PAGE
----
Professor Emerita Catherine Rivier was honored with the inaugural Trailblazer Award from Salk Women & Science. The Trailblazer Award recognizes outstanding achievements made by women in a STEAM (Science, Technology, Engineering, Art or Mathematics) field. Recipients have pioneered changes within the STEAM fields as innovators, groundbreakers, collaborators and mentors. They have dedicated their lives to making significant advances in both their professional and personal realms. Trailblazers forge their own paths to achieve their vision.
Professor Rivier originally joined the Salk Institute in 1970, alongside Baylor University colleagues Roger Guillemin (who was her mentor and would go on to win the 1977 Nobel Prize in Physiology or Medicine) and Wylie Vale (a former Salk Institute professor and world-renowned expert on brain hormones who passed away in 2012), as well as her husband, Jean, who is an equally esteemed researcher and someone whom she credits in her success. During her tenure at Salk, Rivier studied the mechanisms through which the brain is alerted to stressors, such as psychological threats, infections or drugs, as well as the hormones used by the brain to respond to these challenges. She identified a large number of hormonal functions and new endocrine pathways throughout the body; among researchers in the field, her work is considered exceptional. Published in hundreds of papers, she earned numerous consecutive “Highly Cited Researcher” awards, her articles paving the way for many future discoveries.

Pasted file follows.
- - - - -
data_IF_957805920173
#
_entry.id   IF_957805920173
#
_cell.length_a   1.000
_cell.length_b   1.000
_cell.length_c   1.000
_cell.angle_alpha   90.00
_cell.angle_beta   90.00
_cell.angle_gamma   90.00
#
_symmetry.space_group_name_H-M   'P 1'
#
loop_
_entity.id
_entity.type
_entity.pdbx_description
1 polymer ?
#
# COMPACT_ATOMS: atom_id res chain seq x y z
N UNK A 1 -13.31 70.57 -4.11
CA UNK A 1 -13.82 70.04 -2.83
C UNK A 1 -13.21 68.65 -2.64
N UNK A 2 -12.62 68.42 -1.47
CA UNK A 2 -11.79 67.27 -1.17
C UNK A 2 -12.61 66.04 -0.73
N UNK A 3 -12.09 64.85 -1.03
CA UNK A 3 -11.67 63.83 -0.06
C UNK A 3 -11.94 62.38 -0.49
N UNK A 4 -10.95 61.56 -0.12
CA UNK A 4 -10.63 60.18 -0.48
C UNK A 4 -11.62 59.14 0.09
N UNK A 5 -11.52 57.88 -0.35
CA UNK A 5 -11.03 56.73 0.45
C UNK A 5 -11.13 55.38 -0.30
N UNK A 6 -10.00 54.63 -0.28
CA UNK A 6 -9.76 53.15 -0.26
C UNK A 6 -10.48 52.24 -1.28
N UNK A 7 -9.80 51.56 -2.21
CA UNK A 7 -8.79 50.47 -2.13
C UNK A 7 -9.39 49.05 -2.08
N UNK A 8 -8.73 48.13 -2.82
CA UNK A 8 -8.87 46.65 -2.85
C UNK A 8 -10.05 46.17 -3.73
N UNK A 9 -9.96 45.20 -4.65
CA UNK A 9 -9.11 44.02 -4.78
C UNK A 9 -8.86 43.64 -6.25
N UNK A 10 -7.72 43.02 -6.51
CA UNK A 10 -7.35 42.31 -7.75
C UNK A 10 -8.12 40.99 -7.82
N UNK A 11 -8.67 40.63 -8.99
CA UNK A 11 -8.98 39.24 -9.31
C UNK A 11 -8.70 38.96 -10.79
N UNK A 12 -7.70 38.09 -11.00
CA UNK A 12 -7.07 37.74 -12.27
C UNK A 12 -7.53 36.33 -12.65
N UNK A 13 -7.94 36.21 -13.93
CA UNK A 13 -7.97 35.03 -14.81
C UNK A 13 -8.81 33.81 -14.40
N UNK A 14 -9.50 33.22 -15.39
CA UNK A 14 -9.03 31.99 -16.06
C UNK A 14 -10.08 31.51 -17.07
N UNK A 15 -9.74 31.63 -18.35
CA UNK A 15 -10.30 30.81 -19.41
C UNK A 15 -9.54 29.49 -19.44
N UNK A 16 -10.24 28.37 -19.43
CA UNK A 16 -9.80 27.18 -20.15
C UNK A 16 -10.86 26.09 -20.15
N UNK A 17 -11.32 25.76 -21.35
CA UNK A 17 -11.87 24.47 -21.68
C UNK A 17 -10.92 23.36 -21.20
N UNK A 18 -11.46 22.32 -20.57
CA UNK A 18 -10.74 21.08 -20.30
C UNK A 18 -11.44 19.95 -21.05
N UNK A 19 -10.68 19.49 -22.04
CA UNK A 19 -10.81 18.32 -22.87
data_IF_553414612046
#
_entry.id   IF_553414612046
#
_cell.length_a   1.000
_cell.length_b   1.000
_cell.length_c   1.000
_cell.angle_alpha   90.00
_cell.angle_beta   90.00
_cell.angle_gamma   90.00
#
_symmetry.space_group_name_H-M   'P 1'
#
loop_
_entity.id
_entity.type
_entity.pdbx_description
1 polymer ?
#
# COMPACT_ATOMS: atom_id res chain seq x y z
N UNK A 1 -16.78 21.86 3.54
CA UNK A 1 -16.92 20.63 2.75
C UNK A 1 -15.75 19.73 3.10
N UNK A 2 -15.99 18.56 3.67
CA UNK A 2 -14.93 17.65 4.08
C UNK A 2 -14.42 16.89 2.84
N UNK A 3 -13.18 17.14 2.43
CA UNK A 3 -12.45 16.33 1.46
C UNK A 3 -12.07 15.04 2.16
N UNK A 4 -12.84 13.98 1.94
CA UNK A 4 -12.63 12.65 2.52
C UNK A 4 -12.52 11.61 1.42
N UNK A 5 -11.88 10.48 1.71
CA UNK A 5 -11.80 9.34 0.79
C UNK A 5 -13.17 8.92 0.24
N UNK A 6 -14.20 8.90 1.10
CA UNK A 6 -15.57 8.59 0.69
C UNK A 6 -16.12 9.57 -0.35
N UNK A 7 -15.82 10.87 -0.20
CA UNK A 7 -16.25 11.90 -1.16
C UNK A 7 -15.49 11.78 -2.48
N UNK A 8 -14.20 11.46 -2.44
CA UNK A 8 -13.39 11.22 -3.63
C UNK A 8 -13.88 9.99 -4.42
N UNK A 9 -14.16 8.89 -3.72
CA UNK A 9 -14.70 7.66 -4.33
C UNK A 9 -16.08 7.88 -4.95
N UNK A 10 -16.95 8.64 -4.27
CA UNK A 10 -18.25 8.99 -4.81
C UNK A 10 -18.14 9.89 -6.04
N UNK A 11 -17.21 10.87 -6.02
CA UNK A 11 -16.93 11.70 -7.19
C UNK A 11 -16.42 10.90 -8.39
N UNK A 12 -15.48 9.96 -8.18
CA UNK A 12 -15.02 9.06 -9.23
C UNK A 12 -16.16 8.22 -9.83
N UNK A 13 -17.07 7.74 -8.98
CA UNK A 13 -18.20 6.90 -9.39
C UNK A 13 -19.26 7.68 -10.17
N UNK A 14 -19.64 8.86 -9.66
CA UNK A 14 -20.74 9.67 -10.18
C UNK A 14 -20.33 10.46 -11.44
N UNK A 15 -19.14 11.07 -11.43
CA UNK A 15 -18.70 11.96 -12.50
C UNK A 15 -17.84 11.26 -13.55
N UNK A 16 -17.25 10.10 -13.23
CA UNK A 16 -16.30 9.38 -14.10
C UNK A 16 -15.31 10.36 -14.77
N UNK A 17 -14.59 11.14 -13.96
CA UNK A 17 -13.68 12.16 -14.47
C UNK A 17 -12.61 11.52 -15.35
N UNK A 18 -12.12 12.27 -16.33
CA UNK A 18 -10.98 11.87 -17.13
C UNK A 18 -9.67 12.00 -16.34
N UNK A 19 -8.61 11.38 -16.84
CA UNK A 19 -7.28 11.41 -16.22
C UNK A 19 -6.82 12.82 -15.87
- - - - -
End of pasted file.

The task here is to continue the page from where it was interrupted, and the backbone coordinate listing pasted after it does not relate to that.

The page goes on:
Mentorship was a particularly important theme for Rivier throughout her career. “I think mentorship is important for everyone,” says Rivier, “but it’s particularly critical for women because we face many gender-specific problems. For example, younger women often asked me how I managed to bring to this world and raise two children while pursuing my career, and how I balanced work with family life and responsibilities. I always considered sharing my experience in dealing with these issues to be an important and enjoyable part of my job.” According to Betty Vale, “Catherine is an original Salk trailblazer for her contributions as a visionary scientist, early role model and mentor, and partner in founding Symphony at Salk.”